They are also rarer. Lenders are typically less willing to provide open bridging loans as they carry more risk.

When are bridging loans best?

Selling a house is rarely straightforward, with many legal hoops to jump through. This can seriously put the brakes on purchasing a new home.

Fast bridging loans offer a partial solution to this problem. Lending borrowers the money they need to secure their next dream property before it’s snapped up by another buyer.

Following the credit crunch, rules and regulations have repeatedly changed. This means that securing a mortgage can sometimes take longer than anticipated.

While it is not advised that you take on quick bridging loans without mortgage approval. It can ensure you have the funds to purchase your new property while you wait for your mortgage to be completed. In a housing market access to quick bridging loans can be the difference between losing out on your ideal property.

Buying property at auction requires you to think and act fast. That’s what makes fast bridging loans a good option for those in this scenario.
Successful bidders are often required to pay 10% of the property price upfront as a deposit. Then pay the remainder outright within 28 days. Property auction buyers must have the finance they need close at hand. If they fail to pay, the financial penalties can be severe.

While there are many scenarios in which short-term bridging loans are appropriate, there are others in which they may be risky. You may want to avoid bridging loans when:

  • You do not know exactly when or how you will be able to make repayments
  • Your mortgage has not been approved, and you are not confident it will be
  • You have not fully understood the interest rates and fees applied to the loan

Do you think a quick bridging loan could be the right solution for your situation? Discuss your circumstances in confidence and with no obligation with our trusted business partners.

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Bridging loan FAQs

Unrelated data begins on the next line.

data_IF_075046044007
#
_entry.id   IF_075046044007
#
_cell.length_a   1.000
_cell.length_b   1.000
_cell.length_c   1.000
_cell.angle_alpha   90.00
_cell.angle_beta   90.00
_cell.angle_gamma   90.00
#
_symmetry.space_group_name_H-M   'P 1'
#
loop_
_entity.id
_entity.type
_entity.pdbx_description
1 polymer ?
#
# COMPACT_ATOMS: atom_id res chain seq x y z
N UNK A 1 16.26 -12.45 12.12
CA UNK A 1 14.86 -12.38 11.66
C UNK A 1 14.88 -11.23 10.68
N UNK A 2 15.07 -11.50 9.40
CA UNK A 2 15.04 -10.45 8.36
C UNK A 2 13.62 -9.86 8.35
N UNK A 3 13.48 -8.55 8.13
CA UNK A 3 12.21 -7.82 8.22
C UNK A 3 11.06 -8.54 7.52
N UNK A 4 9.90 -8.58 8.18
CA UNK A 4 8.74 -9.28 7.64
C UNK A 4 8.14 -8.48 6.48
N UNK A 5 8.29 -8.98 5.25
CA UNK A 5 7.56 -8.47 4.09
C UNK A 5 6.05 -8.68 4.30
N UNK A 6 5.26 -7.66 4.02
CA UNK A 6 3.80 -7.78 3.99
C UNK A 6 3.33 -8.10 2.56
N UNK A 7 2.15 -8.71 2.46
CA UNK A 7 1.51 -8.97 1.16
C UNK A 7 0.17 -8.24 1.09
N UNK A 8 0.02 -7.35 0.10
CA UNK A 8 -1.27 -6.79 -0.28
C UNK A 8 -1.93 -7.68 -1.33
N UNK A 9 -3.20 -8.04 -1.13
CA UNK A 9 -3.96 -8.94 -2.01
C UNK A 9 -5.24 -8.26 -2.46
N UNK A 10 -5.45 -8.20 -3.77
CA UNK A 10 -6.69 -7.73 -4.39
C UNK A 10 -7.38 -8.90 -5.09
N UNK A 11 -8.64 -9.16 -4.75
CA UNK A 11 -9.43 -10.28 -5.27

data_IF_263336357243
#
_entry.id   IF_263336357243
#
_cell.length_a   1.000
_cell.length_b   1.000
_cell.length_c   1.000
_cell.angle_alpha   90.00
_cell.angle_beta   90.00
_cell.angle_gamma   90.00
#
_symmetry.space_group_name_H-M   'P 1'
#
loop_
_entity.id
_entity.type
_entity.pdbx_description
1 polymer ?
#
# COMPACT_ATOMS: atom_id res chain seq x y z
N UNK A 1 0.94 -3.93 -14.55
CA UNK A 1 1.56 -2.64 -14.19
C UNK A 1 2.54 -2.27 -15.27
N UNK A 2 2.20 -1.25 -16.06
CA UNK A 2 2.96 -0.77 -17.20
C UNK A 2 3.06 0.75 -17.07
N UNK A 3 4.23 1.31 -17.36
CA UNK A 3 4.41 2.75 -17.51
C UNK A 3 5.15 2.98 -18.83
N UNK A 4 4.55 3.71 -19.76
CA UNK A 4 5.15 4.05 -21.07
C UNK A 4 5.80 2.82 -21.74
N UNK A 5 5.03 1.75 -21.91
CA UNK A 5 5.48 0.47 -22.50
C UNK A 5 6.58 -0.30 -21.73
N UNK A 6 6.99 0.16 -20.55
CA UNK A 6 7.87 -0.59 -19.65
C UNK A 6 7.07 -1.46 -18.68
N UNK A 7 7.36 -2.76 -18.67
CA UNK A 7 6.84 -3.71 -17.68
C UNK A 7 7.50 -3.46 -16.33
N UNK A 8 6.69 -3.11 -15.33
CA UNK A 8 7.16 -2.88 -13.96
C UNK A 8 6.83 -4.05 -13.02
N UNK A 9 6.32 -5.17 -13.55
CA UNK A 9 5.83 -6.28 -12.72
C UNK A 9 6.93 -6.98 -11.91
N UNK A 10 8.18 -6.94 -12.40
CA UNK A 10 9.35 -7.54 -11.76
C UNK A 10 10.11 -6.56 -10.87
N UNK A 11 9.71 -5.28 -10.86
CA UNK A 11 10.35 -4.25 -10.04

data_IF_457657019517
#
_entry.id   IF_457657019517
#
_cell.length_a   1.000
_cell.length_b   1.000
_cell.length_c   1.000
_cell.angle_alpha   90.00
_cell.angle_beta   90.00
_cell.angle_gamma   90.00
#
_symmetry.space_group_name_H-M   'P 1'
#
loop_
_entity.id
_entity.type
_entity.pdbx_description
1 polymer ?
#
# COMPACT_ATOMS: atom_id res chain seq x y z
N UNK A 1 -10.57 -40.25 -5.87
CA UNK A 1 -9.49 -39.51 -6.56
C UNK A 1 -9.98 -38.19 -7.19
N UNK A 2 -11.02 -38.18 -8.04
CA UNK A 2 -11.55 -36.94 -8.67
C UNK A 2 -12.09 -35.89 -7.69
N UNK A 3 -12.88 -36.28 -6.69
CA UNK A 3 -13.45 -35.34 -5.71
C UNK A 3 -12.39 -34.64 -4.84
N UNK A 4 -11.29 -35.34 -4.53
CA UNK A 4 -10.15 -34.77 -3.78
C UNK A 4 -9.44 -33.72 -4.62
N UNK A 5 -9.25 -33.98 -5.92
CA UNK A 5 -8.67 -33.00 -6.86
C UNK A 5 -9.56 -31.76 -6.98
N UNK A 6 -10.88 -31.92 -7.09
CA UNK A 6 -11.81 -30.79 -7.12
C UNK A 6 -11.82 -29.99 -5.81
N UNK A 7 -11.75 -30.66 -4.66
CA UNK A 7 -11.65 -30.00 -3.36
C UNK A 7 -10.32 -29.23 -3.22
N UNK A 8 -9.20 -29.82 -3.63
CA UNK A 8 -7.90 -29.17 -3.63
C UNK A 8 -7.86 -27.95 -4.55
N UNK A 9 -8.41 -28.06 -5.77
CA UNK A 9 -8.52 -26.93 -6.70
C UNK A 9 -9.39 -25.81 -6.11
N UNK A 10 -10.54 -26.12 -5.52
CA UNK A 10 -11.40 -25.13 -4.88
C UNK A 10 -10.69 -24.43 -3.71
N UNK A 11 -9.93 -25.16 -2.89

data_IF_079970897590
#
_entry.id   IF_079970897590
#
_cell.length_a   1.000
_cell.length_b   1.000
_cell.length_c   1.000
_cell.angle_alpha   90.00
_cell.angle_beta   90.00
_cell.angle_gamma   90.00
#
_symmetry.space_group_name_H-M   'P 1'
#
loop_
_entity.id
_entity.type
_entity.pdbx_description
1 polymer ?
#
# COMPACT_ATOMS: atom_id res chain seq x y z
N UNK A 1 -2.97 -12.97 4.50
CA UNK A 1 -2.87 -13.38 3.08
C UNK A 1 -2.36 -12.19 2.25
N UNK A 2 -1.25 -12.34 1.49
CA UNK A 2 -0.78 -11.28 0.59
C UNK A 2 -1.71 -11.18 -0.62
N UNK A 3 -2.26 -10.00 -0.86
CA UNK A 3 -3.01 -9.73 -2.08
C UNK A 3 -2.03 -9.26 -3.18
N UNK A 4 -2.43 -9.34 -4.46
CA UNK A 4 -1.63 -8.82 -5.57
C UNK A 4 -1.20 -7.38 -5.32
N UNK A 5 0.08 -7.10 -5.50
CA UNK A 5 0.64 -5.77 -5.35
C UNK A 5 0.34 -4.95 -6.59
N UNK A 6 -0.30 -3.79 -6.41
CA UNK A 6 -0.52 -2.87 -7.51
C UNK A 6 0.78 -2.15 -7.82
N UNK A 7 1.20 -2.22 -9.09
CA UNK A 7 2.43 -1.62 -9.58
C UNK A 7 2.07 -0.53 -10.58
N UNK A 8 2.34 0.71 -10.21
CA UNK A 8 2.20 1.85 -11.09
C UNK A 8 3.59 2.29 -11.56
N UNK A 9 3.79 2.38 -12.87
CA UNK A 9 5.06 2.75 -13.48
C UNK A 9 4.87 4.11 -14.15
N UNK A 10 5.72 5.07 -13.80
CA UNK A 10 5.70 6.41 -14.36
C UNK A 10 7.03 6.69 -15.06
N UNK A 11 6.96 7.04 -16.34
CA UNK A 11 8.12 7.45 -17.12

You must repay the lender the original funds along with any rolled-up interest.

Before the lender agreement, they would have required you to have a strong exit strategy. This is to ensure the monies would be available to settle the bridging loan when required. This could have been agreed as selling the property or re-financing the same asset to release equity.

Once you can exercise your exit strategy, you will be expected to use the funds to settle the loan. The term of your bridging loan is usually limited to a short period of time. Therefore, any exit strategy would need to come to occur within the timeframe for you to fulfil your agreement.

Bridging to the value of 100% of the property or asset is available. But this is not as straightforward as it sounds.

While lenders will be happy to lend 100%, they require you to use additional assets as security. This will naturally bring additional risk to you, the borrower, as if you are unable to settle the loan.

Most lenders will require you to have a deposit of 25%–30% of the value of the property you want to secure the loan on. This categorises as the Gross Loan Amount, encompassing rolled-up interest.

If you do not have deposit amount, then lenders usually take security over other property or asset.

A lot will also depend on your exit strategy. A strongly viable option can secure a product with a smaller deposit requirement.

They are predominantly used by landlords and property developers. Particularly those buying a commercial or residential property at auction.
However, they are also used by ordinary people. For example, a family who want to buy a new property before the sale of their current home goes through.